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In a life filled with meaning and accomplishment, Michelle Obama has emerged as one of the most iconic and compelling women of our era. As First Lady of the United States of America—the first African American to serve in that role—she helped create the most welcoming and inclusive White House in history, while also establishing herself as a powerful advocate for women and girls in the U.S. and around the world, dramatically changing the ways that families pursue healthier and more active lives, and standing with her husband as he led America through some of its most harrowing moments. Along the way, she showed us a few dance moves, crushed Carpool Karaoke, and raised two down-to-earth daughters under an unforgiving media glare.
In her memoir, a work of deep reflection and mesmerizing storytelling, Michelle Obama invites readers into her world, chronicling the experiences that have shaped her—from her childhood on the South Side of Chicago to her years as an executive balancing the demands of motherhood and work, to her time spent at the world’s most famous address. With unerring honesty and lively wit, she describes her triumphs and her disappointments, both public and private, telling her full story as she has lived it—in her own words and on her own terms. Warm, wise, and revelatory, Becoming is the deeply personal reckoning of a woman of soul and substance who has steadily defied expectations—and whose story inspires us to do the same.
Compelling And Worth ReadingNovember 13, 2018Verified PurchaseFormat: Kindle EditionI eagerly anticipated this book for two reasons that don’t fit well together. First, although I do not know the Obamas, I have several friends who are close personal friends of both Michelle and Barack (this results from my attending law school while Barack was teaching, and living in Chicago for some years thereafter). Second, I am not particularly a fan of their politics, although I obviously have nothing against them personally. Thus, I think I can offer an objective view of this book—and I found it both moving and worthwhile.
What comes across most in this book is Michelle Obama’s lack of self-pity combined with clarity of vision. I suspect this was a difficult book to write—she knew that whatever she wrote, somebody, and maybe a lot of people, would criticize her for it. She therefore focuses quite a bit on what might be called practical insight and empowerment, rather than on settling political scores. That’s probably a wise choice—after all, her husband’s terms as President showed that very few people were interested in political settlements or compromise.
The first third of the book covers her childhood (“Becoming Me”). Contrary to the stereotype of Democrats as the party of the elite, Obama’s childhood, at least, was working class. She grew up in the lower middle class South Shore neighborhood of Chicago; her father was a boiler operator. Obama grew up in a stable household where her parents made their high expectations clear, though family life had its challenges, especially her father’s falling ill with multiple sclerosis. Still, she managed to go to Princeton, then Harvard Law, and then to work at the ultra-prestigious Chicago law firm of Sidley & Austin, where she met Barack (and where my wife worked, a few years after that time). I started law school in 1991, when Barack had just returned to Chicago from Harvard; he was much talked about even before he began teaching at the University of Chicago, because a high-powered Harvard graduate did not often choose to return to community organizing, rather than working for a white-shoe firm like Sidley. In contrast, Michelle Obama makes clear in this book she’s the organized, path-following one, who shows up on time, unlike her husband, which is probably why law firm life suited her better.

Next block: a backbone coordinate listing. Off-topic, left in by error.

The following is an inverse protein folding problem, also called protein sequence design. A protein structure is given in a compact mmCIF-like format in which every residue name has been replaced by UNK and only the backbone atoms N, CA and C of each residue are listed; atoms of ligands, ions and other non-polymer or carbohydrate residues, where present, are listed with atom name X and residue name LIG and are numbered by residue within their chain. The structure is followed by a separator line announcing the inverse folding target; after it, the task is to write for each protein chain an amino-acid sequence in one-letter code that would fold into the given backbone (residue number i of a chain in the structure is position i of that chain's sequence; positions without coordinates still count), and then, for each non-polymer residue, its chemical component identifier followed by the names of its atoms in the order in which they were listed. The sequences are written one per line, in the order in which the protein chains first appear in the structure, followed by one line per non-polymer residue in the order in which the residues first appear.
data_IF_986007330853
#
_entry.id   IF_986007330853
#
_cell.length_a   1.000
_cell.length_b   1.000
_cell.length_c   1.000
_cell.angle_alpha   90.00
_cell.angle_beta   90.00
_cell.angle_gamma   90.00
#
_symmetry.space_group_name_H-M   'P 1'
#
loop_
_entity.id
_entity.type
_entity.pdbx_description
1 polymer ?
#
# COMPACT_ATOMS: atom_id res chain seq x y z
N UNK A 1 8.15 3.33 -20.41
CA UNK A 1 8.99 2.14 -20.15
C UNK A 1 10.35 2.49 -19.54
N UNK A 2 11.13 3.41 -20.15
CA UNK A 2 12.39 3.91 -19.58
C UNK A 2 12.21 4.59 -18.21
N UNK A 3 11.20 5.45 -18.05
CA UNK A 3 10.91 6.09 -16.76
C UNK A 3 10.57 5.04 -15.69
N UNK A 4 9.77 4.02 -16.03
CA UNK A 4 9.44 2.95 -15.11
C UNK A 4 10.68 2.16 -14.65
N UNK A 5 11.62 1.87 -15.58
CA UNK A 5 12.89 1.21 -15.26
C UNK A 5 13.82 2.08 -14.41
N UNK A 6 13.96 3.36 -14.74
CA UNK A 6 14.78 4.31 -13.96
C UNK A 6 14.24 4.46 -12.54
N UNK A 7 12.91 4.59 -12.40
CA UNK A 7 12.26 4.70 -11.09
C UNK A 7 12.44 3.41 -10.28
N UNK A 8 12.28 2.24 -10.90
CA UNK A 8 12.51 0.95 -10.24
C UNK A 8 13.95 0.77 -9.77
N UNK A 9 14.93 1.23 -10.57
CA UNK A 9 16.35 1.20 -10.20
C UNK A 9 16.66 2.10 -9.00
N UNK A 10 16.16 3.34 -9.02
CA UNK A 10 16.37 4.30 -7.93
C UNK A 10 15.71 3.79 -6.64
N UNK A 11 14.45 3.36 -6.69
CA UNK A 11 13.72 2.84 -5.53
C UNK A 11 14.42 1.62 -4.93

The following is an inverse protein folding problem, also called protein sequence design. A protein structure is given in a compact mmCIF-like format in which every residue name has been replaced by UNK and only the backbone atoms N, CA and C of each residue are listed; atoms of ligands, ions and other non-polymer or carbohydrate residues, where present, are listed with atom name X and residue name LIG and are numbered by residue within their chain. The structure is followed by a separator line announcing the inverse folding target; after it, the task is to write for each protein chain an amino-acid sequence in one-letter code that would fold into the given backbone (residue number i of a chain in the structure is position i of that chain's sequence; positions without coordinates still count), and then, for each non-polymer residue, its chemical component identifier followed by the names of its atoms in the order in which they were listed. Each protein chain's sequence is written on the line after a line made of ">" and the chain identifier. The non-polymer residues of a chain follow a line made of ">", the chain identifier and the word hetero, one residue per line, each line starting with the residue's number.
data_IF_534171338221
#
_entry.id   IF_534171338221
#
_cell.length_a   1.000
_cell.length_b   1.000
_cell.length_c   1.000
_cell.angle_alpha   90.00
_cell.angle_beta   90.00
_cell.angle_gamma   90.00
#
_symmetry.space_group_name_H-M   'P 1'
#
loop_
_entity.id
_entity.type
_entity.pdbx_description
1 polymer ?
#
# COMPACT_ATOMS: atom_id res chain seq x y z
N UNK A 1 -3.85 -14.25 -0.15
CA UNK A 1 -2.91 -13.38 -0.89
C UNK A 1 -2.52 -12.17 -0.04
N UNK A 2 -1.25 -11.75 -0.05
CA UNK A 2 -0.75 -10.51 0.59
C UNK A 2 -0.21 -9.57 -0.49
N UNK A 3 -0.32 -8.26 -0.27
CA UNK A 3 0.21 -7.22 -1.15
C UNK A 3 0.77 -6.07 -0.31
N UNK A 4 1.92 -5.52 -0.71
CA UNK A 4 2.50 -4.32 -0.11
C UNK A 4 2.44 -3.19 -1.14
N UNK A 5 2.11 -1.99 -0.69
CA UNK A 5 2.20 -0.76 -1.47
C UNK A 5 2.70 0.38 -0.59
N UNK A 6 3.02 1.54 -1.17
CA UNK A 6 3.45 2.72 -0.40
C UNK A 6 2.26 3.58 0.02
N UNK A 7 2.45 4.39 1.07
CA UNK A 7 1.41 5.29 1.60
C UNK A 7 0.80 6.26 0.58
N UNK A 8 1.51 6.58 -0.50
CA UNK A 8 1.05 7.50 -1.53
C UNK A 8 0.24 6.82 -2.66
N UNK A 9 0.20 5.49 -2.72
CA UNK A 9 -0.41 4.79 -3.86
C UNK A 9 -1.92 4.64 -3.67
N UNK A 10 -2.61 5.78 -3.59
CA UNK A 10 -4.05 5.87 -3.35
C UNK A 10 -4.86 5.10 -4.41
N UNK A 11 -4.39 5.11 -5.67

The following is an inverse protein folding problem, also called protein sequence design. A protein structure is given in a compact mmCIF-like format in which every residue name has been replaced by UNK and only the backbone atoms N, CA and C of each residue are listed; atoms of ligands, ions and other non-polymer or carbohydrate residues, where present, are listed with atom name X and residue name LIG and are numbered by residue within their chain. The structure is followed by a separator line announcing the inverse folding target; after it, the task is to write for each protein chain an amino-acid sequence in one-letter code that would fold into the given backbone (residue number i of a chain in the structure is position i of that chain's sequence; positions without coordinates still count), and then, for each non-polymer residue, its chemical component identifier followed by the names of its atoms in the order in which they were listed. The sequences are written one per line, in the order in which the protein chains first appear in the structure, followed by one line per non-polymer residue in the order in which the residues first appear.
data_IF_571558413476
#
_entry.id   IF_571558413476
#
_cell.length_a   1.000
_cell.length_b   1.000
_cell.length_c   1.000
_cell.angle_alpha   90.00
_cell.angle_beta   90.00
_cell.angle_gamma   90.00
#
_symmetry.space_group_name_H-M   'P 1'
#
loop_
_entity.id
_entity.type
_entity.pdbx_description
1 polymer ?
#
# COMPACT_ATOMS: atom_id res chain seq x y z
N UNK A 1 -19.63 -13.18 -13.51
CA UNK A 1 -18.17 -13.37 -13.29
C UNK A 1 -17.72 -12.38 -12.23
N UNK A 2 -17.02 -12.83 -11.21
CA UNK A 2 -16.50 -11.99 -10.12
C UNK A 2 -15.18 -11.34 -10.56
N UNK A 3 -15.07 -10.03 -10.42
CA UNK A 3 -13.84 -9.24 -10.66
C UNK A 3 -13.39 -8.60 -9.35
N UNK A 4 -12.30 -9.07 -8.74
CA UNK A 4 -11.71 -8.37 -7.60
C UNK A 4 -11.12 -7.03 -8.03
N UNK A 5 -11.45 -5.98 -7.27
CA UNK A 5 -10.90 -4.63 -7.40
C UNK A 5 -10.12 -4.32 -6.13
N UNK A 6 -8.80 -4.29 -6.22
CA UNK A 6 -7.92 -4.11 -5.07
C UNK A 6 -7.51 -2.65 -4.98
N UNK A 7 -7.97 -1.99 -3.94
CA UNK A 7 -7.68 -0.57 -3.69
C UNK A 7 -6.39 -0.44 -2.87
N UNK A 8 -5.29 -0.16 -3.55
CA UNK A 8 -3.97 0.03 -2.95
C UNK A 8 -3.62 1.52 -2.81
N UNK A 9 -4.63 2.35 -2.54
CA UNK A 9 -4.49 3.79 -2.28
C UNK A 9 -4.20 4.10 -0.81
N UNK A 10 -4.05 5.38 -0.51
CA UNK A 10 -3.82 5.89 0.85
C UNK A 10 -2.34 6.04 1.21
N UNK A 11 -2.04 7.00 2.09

These initial years with Barack form the second third of the book (“Becoming Us”); one can tell that Obama struggled with her husband’s political ambition, because being a political spouse always imposes tremendous costs on the one not running for office (and she is explicit she has no interest in herself running for office). In fact, she talks at some length about the couples’ counseling they had to go through as a result, though it seems to have worked out for them! All of this is quite interesting, and much more readable than the massive biography of Barack that David Garrow wrote two years ago, “Rising Star,” which defeated my repeated attempts to read it, by having far too much irrelevant detail. Michelle Obama does not make that mistake here, for which the reader, or at least this reader, is grateful.
Obama closes the last third of the book with what was probably the hardest part to write, “Becoming More.” She talks about the stress, but also the opportunity to offer her vision, that being in the spotlight meant, and she criticizes Barack’s successor in office in no uncertain, but in measured, terms. At the end, she remains optimistic, but one gets a little of the feeling that she isn’t certain her optimism is warranted.
I have a lot of sympathy for Michelle Obama. Every person in power, whether that power is direct or indirect, is always ultimately frustrated, but it must gall her to see the contrast between her husband and Donald Trump. I think that she picked the right path of not making that the focus of the book, though. She’s a grounded pragmatist at heart, or at least so it seems from this book. And we could all use a lot more grounded pragmatism, so her contribution to public discourse with this book is (unlike many political autobiographies) both illuminating and valuable.